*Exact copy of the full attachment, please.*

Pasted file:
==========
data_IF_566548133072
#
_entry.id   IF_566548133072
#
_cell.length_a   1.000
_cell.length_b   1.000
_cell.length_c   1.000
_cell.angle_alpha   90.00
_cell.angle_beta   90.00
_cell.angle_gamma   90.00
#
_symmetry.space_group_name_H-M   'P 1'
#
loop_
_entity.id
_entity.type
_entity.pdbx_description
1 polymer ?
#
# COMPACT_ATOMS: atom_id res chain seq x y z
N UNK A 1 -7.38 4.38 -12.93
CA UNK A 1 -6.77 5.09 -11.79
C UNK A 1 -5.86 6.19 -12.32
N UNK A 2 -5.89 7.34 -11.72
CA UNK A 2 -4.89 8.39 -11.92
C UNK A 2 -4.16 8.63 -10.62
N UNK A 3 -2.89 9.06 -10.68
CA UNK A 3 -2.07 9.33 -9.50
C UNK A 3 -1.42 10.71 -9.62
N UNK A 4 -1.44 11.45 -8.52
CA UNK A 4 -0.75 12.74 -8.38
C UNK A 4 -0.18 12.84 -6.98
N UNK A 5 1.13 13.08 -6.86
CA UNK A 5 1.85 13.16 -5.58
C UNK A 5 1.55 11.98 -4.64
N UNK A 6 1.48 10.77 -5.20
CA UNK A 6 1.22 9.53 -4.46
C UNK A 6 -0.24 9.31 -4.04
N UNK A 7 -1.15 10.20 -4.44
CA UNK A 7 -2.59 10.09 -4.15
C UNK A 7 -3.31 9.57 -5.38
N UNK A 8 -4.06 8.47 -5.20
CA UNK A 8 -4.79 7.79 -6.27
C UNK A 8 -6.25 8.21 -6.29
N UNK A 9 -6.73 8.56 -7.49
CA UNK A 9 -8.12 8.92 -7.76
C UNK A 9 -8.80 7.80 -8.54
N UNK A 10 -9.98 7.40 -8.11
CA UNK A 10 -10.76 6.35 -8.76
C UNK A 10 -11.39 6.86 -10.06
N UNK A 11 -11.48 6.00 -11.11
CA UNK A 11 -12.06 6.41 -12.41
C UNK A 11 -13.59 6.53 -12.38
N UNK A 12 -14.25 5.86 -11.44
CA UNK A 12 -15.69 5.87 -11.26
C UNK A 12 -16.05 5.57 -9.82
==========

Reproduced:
data_IF_566548133072
#
_entry.id   IF_566548133072
#
_cell.length_a   1.000
_cell.length_b   1.000
_cell.length_c   1.000
_cell.angle_alpha   90.00
_cell.angle_beta   90.00
_cell.angle_gamma   90.00
#
_symmetry.space_group_name_H-M   'P 1'
#
loop_
_entity.id
_entity.type
_entity.pdbx_description
1 polymer ?
#
# COMPACT_ATOMS: atom_id res chain seq x y z
N UNK A 1 -7.38 4.38 -12.93
CA UNK A 1 -6.77 5.09 -11.79
C UNK A 1 -5.86 6.19 -12.32
N UNK A 2 -5.89 7.34 -11.72
CA UNK A 2 -4.89 8.39 -11.92
C UNK A 2 -4.16 8.63 -10.62
N UNK A 3 -2.89 9.06 -10.68
CA UNK A 3 -2.07 9.33 -9.50
C UNK A 3 -1.42 10.71 -9.62
N UNK A 4 -1.44 11.45 -8.52
CA UNK A 4 -0.75 12.74 -8.38
C UNK A 4 -0.18 12.84 -6.98
N UNK A 5 1.13 13.08 -6.86
CA UNK A 5 1.85 13.16 -5.58
C UNK A 5 1.55 11.98 -4.64
N UNK A 6 1.48 10.77 -5.20
CA UNK A 6 1.22 9.53 -4.46
C UNK A 6 -0.24 9.31 -4.04
N UNK A 7 -1.15 10.20 -4.44
CA UNK A 7 -2.59 10.09 -4.15
C UNK A 7 -3.31 9.57 -5.38
N UNK A 8 -4.06 8.47 -5.20
CA UNK A 8 -4.79 7.79 -6.27
C UNK A 8 -6.25 8.21 -6.29
N UNK A 9 -6.73 8.56 -7.49
CA UNK A 9 -8.12 8.92 -7.76
C UNK A 9 -8.80 7.80 -8.54
N UNK A 10 -9.98 7.40 -8.11
CA UNK A 10 -10.76 6.35 -8.76
C UNK A 10 -11.39 6.86 -10.06
N UNK A 11 -11.48 6.00 -11.11
CA UNK A 11 -12.06 6.41 -12.41
C UNK A 11 -13.59 6.53 -12.38
N UNK A 12 -14.25 5.86 -11.44
CA UNK A 12 -15.69 5.87 -11.26
C UNK A 12 -16.05 5.57 -9.82